Portrait Session with Marisabelle @roadtobelle

Marisabelle Bonnici had her first professional photo session with us.
I asked that why she decided to have her portraits taken because, she said, “I will be part of a book with 25 inspirational women and needed a portrait for that apart from that I am also working on my own book dealing with binge eating disorder and intuitive eating.”

She shared her photo session experience, “I love taking photos myself – although my favourite subject is nature. I always felt comfortable behind the camera but not in front of it. So I was really worried when I needed to provide a professional photo as I was convinced I would not be able to give a natural photo as I tense up when photographed. Amanda made me feel comfortable and attractive and I absolutely loved the experience. It was a game changer for me as now I know how to pose better and feel that I would love to have more pictures taken as it felt amazing.”

I am so so so moved and happy when I read Marisabelle wrote: “I am much more confident now and wont be shying away or hiding in the background when photos are taken anymore. Thank you Amanda for this.” This is want I want for every women I photograph, it means a lot to me. Thank you Belle for such lovely review!!

Below is her story and journey that I would like to share with you:

If you grew up anything like me you grew up hearing the phrases “Finish your meal!” Or “Clean your plate!” My parents and grandparents would often make me feel guilty for not eating a whole plate and I grew up thinking you always had to finish your entire plate, even when you were full. I eventually ended up turning to food as a way of comfort in times of stress and anxiety and loneliness.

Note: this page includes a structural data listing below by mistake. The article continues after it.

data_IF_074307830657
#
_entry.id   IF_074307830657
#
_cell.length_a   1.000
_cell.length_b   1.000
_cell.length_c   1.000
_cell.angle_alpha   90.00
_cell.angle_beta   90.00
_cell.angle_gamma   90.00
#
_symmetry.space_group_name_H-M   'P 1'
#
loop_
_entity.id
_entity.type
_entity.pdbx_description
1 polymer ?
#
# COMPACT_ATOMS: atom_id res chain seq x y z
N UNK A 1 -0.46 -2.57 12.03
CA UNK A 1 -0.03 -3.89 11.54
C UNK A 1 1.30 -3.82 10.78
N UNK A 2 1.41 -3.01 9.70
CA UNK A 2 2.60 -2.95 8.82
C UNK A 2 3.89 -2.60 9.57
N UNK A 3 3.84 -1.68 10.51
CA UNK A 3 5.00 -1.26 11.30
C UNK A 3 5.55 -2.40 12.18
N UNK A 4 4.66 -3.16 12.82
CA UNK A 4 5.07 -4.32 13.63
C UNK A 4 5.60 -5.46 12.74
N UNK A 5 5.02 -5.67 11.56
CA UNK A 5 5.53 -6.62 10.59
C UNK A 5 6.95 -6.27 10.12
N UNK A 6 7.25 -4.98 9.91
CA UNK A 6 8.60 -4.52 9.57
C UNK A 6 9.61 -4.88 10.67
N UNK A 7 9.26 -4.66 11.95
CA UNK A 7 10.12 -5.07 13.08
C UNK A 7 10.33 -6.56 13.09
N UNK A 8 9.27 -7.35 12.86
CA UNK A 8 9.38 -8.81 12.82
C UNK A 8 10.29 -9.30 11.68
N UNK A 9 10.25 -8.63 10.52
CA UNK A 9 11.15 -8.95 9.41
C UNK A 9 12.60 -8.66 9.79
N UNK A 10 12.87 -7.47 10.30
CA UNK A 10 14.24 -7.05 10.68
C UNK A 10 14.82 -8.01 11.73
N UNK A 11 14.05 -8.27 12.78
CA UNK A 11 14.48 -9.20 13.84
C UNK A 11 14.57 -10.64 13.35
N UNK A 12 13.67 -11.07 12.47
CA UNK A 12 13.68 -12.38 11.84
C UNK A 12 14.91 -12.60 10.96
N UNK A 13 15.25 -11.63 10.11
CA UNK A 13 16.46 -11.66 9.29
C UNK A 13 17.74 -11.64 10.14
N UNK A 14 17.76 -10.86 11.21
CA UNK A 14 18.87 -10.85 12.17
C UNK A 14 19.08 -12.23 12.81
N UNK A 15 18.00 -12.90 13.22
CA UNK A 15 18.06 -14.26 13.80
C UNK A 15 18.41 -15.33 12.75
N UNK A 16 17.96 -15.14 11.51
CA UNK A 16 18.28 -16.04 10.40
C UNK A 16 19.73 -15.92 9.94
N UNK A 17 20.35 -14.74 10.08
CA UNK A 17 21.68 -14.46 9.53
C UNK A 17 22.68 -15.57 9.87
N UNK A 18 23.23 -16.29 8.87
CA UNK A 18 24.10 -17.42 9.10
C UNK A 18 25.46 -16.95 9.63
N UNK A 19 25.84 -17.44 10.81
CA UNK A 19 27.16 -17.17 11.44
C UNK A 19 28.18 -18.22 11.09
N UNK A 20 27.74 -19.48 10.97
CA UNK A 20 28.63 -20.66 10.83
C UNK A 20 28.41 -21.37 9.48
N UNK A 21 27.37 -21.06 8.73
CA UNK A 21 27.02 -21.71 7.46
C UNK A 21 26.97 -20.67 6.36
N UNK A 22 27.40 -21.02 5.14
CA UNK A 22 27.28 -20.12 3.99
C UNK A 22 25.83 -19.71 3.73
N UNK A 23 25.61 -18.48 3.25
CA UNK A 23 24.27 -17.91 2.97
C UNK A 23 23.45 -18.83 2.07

A few years ago I realised I was suffering from an eating disorder. Recovering from an eating disorder includes not only getting better, but achieving a full and satisfying life. My journey to recovery has not been a straight, steady road. Rather there were ups and downs, new discoveries and setbacks. Over time, it is possible to look back and see, despite the halting progress and discouragements, how far I have really come.

Each time I reach a milestone, I see that I have recovered a piece of my life and I draw new strength from it. I once read “Joy does not simply happen to us. We have to choose joy and keep choosing it every day.”

I find choosing joy and trying to experience joy to be among the most difficult tasks when you are battling an eating disorder.

And yet it is critical to try to reconnect with those persons, places, and things that were once able to give us enjoyment. You have to learn to fight and always look to the good in your life. One thing that I needed to hear was: you are not weak. I am nowhere close to the end of my journey, because finding happiness doesn’t end when you get it—it’s a lifelong path of finding what you enjoy to become who you want to be.

I have beautiful days and I have dark days. It is those dark days, however, that I grasp onto, and that I use to propel me onward through whatever emotions I am feeling. I embrace the night, because without it, morning would never rise. Not every day is filled with complete happiness, but every day is filled with moments of hope, love and possibilities. Every day is filled with resiliency and strength—and that, is my happiness.

Her interview story on Pink magazine and the Times of Malta:https://timesofmalta.com/articles/view/whats-it-really-like-to-live-with-binge-eating.739699